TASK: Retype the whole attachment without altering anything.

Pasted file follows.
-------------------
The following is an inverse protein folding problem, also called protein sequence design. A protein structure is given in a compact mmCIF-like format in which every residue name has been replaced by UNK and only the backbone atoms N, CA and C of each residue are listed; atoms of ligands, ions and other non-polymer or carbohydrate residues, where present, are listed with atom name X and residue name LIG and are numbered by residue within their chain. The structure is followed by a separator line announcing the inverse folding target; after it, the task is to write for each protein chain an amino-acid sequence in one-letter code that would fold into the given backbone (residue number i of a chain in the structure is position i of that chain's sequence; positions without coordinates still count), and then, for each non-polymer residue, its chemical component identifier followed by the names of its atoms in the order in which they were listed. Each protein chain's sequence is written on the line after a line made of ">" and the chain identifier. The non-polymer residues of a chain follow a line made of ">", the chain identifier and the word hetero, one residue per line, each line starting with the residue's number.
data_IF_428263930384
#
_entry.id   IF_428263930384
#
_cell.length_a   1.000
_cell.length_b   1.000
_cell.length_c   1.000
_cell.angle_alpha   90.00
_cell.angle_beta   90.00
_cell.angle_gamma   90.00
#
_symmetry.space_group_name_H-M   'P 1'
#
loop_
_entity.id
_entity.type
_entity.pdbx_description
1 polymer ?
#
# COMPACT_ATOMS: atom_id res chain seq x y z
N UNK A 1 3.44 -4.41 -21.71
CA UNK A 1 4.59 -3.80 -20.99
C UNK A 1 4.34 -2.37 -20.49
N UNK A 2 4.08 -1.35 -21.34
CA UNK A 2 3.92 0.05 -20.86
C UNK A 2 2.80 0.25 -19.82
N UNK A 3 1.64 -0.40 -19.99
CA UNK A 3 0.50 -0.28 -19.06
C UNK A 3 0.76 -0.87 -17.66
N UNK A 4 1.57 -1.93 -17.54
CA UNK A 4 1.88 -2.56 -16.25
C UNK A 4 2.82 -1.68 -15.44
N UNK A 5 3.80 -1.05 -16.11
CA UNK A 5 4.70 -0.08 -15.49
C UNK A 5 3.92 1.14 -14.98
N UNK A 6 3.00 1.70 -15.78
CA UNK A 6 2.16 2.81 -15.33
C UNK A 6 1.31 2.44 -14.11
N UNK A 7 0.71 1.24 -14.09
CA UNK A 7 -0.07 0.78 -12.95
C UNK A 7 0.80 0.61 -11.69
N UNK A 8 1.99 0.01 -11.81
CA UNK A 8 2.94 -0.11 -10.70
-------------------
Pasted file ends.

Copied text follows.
The following is an inverse protein folding problem, also called protein sequence design. A protein structure is given in a compact mmCIF-like format in which every residue name has been replaced by UNK and only the backbone atoms N, CA and C of each residue are listed; atoms of ligands, ions and other non-polymer or carbohydrate residues, where present, are listed with atom name X and residue name LIG and are numbered by residue within their chain. The structure is followed by a separator line announcing the inverse folding target; after it, the task is to write for each protein chain an amino-acid sequence in one-letter code that would fold into the given backbone (residue number i of a chain in the structure is position i of that chain's sequence; positions without coordinates still count), and then, for each non-polymer residue, its chemical component identifier followed by the names of its atoms in the order in which they were listed. Each protein chain's sequence is written on the line after a line made of ">" and the chain identifier. The non-polymer residues of a chain follow a line made of ">", the chain identifier and the word hetero, one residue per line, each line starting with the residue's number.
data_IF_428263930384
#
_entry.id   IF_428263930384
#
_cell.length_a   1.000
_cell.length_b   1.000
_cell.length_c   1.000
_cell.angle_alpha   90.00
_cell.angle_beta   90.00
_cell.angle_gamma   90.00
#
_symmetry.space_group_name_H-M   'P 1'
#
loop_
_entity.id
_entity.type
_entity.pdbx_description
1 polymer ?
#
# COMPACT_ATOMS: atom_id res chain seq x y z
N UNK A 1 3.44 -4.41 -21.71
CA UNK A 1 4.59 -3.80 -20.99
C UNK A 1 4.34 -2.37 -20.49
N UNK A 2 4.08 -1.35 -21.34
CA UNK A 2 3.92 0.05 -20.86
C UNK A 2 2.80 0.25 -19.82
N UNK A 3 1.64 -0.40 -19.99
CA UNK A 3 0.50 -0.28 -19.06
C UNK A 3 0.76 -0.87 -17.66
N UNK A 4 1.57 -1.93 -17.54
CA UNK A 4 1.88 -2.56 -16.25
C UNK A 4 2.82 -1.68 -15.44
N UNK A 5 3.80 -1.05 -16.11
CA UNK A 5 4.70 -0.08 -15.49
C UNK A 5 3.92 1.14 -14.98
N UNK A 6 3.00 1.70 -15.78
CA UNK A 6 2.16 2.81 -15.33
C UNK A 6 1.31 2.44 -14.11
N UNK A 7 0.71 1.24 -14.09
CA UNK A 7 -0.07 0.78 -12.95
C UNK A 7 0.80 0.61 -11.69
N UNK A 8 1.99 0.01 -11.81
CA UNK A 8 2.94 -0.11 -10.70